Release 7.0 for Classic Teslas

Classic Teslas like mine do not have the hardware that enables the autopilot features.  The new software release that all cars received last Friday works for both the Classic Teslas and the ones with the autopilot hardware, which costs $2,500.  This release has a few significant highlights and unfortunately a couple of lowlights for Classic Cars such as mine.

1. The look and feel has changed in several small ways.  Some of the fonts and style has changed a little bit with the current fashionable flat 2-D icons.  When Apple first released their 2-D icons, I missed the older ones, but I largely think this is just a current style trend that will eventually change again.

Much More Useful Display of Driving Stats Since Beginning a Trip and Last Charge

Much More Useful Display of Driving Stats Since Beginning a Trip and Last Charge

2. For long road trips, the information on the dashboard for energy usage is much clearer.  Now instead of looking at a strange screen with Trip A and Trip B monitors, you are looking at the information since the last time you started the car on top, and since your last charge below.  On long road trips when I was running dangerously low on energy, I would always bring up the Trip screen to get this information since last charge.   The Trip A and B information is still available on the 17” screen if people plan their energy use that way.

I like this change because I can monitor how much energy I have used since my last charge very succinctly.  I like the kWh usage number and I can easily mentally compare that to my 85kWh battery and compare my Wh/mi usage to the 300 Wh/mile standard.  Here in the hills of California, I never average as low as 300 Wh/mile.  Only on some very flat freeways can the average be maintained at that low level.

Curb Rash Preventer With Automatic Window Tilt in Reverse

Curb Rash Preventer With Automatic Window Tilt in Reverse

2. Tesla has finally found a solution to my curb rash! Now the rear view mirrors adjust downwards while backing up.  I have only tried using this feature once but now I imagine I can parallel park much nicer even without auto-pilot. Of course, I could have done that manually in the past, but I couldn’t imagine messing with my mirrors every time before and after parallel parking.  I’m really excited about this feature because for some reason I’ve never been a great parallel parker.  In my entire life I just have never lived anywhere where I parked parallel with any frequency.

After visiting so many superchargers, I’m really good at backing up into tight spaces though.

Dash Display on Left and Center

Dash Display on Left and Center

 

3. The center of the dash has grown and changed to accommodate an area for the autopilot in the middle of the speedometer.   For those without autopilot the area is a bit excessive.  The car will have indication lights such as when it is braking as in the picture, but typically this information does not change much and can be a bit annoying.  Owners with red cars have reported they cannot really see the red indicator lights as it blends too much with their car color on the display.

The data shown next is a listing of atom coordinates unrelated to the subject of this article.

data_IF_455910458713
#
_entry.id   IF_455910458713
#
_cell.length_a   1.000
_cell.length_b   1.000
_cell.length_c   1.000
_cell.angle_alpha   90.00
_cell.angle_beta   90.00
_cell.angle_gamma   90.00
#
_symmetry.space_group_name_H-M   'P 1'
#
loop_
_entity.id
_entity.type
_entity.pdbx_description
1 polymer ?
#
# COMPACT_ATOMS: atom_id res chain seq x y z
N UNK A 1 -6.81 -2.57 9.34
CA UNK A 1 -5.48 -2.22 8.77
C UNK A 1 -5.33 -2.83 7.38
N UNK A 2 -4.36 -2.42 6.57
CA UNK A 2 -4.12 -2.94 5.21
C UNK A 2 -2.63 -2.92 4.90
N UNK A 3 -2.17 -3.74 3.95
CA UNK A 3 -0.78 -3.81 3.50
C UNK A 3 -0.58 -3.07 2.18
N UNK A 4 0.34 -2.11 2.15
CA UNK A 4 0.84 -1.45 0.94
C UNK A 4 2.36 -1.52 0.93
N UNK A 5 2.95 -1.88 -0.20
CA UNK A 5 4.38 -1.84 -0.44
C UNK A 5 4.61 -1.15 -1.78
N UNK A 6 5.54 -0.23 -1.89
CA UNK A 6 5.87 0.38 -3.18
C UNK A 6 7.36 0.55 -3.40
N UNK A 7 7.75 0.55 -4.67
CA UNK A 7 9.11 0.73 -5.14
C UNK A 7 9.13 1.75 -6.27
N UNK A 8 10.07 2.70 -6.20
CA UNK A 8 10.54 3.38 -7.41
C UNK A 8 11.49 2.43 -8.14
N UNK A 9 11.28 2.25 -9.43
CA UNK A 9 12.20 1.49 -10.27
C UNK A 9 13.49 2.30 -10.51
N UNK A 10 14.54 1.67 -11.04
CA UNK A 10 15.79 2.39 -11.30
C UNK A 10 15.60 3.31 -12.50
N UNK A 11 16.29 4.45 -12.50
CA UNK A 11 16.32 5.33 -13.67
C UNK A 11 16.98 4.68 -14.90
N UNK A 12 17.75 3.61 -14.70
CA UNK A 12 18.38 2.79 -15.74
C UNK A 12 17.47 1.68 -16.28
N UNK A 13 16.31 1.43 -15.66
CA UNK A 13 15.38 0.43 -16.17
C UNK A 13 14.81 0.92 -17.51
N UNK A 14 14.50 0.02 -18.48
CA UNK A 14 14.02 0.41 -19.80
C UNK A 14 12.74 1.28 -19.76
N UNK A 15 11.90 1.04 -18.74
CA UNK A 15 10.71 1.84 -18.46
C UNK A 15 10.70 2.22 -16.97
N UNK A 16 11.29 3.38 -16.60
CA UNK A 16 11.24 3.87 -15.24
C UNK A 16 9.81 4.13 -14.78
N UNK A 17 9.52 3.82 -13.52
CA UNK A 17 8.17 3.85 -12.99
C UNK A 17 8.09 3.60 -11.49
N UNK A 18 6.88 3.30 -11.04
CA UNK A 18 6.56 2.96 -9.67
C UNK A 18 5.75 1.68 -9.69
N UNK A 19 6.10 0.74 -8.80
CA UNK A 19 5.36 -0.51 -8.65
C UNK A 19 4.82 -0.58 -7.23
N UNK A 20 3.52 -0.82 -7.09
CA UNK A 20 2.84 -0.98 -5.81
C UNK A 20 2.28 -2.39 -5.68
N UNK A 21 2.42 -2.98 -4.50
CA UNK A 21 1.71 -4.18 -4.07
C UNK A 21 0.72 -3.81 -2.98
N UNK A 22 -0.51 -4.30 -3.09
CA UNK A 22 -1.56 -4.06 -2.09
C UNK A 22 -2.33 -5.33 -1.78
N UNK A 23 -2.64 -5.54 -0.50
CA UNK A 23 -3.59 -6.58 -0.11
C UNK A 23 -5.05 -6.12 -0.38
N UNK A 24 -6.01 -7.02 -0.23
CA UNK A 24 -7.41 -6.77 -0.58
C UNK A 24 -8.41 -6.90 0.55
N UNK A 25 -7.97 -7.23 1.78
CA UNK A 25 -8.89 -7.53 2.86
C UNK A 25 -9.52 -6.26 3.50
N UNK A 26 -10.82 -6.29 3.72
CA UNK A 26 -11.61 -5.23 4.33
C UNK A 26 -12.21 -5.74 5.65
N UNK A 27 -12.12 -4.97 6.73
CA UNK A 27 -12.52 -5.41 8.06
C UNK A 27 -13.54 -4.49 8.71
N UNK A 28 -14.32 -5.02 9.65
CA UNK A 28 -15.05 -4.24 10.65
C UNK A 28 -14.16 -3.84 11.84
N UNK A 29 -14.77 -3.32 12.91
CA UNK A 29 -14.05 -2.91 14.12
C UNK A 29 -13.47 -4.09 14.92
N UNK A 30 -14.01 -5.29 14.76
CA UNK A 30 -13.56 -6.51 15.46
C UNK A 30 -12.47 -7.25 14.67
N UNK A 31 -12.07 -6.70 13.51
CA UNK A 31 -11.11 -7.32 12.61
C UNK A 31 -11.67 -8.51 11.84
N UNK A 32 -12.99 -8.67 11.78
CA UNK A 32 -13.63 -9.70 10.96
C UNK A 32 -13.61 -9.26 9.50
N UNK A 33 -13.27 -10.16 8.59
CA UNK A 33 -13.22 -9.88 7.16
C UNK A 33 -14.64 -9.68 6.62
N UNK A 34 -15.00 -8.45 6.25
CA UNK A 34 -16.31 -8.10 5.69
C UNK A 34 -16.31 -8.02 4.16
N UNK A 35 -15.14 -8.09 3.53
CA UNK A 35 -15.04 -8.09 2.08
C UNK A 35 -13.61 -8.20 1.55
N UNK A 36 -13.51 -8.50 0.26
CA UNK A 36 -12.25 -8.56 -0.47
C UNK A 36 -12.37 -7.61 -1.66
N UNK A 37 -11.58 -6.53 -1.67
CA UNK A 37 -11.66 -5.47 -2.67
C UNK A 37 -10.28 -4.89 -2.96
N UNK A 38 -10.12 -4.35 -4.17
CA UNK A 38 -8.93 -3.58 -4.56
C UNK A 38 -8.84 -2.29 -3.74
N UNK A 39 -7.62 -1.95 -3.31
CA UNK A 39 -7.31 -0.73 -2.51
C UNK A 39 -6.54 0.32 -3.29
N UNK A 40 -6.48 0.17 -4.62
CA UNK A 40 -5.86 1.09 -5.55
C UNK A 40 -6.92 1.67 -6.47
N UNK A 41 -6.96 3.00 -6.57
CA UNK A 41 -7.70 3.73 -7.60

To make space for the larger center display, the battery level was moved to the left and the date, time and temperature removed from the standard dash set up.  You can see the time at the far upper right of the 17” screen, and the date through the calendar app.

To appease those of us who may want to have an easier glance at the time, they added a new clock widget.  The response to the clocks widget is that it is almost universally esthetically displeasing.  And with all of that space, why can’t the date and day of the week also be listed?

Upper Left of 17" Screen Includes Lock / Unlock Button

Upper Left of 17″ Screen Includes Lock / Unlock Button

4.  Tesla added a tiny lock and unlock button on the top row of the 17” screen.

I like this improvement because it took a while to fiddle around the 17” screen to unlock the doors for someone who was trying to get into the car.   They moved the outside temperature reading up here too along with a new button for bringing up the charge screen.

I think the temperature needs to go back to the dash permanently.  I am a bit obsessive about the outside temperature.  I adjust the inside temperature control a lot depending upon the outside temperature and whether or not it is sunny.  This fall has been so warm here in California.  Today is the first day of the year that even feels like fall not summer so I’ve been watching the temperature this year a bit obsessively.

The new charge button brings up the charge screen, which to me is a bit strange.  I am always fiddling a bit to find the unlock charge port button more than anything else on that screen. I’d prefer that this lightning bolt just unlocked the charge port.